Describing the Cores

Good morning or evening or whatever time it happens to be for you! I am sitting on the core table where the cores are laid out after they have been split lengthwise in a nearby room. This allows the scientists to observe what the sediments look like. They carefully look over the core sections and describe them in detail.

Have We Found Anything Yet?

Have we found anything yet? We sure have! One of the sediment cores contained a manganese nodule that was mixed in with the dark brown sediments. As you can see, the sediments contain a lot of water and the ruler provides a scale for determining size. Manganese nodules form on the seafloor by a very slow precipitation process.

Look Who Came to Dinner!

We had some uninvited guests today! Actually, these white-tipped sharks have been hanging around for the past several days but today they seem to have brought their friends. It has forced many of us to have to choose between looking at cores or looking at sharks!!

Core Liners


J.R. here! I thought that today we would take a look at what the drilling crew uses to collect the seafloor samples. A 10 meter long, piece of clear plastic tube is sent down inside the drill string to the bottom of the hole.

Day 2 at Site 1

We are stilling drilling the first hole. So far 13 cores have been retrieved and we have drilled to a depth of 52.8 meters beneath the seafloor. Starting with core 5, drilling has been slowed due to hitting a layer of chert. The cores have not been complete due to this. The photo shows you what we are getting, the chert fragments are about .5 inches in diameter.

The First Drill Core Has Arrived!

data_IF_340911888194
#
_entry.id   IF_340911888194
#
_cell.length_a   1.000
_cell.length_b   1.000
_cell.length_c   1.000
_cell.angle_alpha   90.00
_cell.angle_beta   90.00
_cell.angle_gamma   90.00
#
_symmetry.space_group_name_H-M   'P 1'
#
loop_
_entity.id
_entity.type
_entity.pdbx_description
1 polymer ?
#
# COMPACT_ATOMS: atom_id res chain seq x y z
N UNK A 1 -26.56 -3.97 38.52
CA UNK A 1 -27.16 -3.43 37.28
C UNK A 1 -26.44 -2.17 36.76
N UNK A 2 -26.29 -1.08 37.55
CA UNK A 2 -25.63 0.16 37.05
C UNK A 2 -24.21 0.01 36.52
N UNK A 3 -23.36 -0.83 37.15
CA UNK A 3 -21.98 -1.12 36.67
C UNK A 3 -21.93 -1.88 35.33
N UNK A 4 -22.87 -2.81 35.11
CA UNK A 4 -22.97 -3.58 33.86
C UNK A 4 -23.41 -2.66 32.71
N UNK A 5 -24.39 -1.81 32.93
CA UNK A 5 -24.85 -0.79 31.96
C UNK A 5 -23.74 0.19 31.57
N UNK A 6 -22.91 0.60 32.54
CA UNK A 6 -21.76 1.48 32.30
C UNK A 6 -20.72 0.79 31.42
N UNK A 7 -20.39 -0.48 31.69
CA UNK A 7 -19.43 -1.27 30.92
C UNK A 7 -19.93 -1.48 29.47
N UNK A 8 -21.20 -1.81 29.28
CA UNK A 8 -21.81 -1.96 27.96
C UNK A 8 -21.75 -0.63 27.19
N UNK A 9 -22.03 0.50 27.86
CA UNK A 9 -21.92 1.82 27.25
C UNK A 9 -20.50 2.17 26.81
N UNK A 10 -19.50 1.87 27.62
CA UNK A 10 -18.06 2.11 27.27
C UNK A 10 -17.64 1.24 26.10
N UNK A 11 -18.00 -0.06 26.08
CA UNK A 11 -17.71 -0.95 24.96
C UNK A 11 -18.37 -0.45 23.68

Early this morning the first core filled with seafloor sediments was pulled up on the ship's deck! The sediments within the clear plastic tube appeared to be very wet and brown in color. The 10 meter long core was quickly cut into smaller pieces, each 1.5 meters in length.

Core on Deck!!!


Talk about exciting! The first core of hole U1365 was brought up on deck at 6:30 a.m. about 7 hours later than originally expected, but that is what happens in real science. Many of the scientists and other crew members were out on the deck bright and early to view the activites. The core was quickly measured into 1.5 m lengths, cut, capped, and labeled.

Happy Birthday!!


Today we had a birthday party for Kristin Hillis who is the Underway Lab Core Tech on board. We all enjoyed cake, whistles, toys, etc. as we sang Happy Birthday. Kristin's mom was good enough to send party supplies so that Jamie could get the party underway. That a way Jamie! Life is never dull out at sea.

We Have Reached the First Location!

Arriving at First Site


The big day has arrived!! We have reached the first drilling site. The crew has been tripping drill pipe since a little after midnight and they were still at it at sunrise. Early this morning the scientists went through a short training session on how to log (record) the core data into the computer database. This is extremely important so that cores do not get mixed up.

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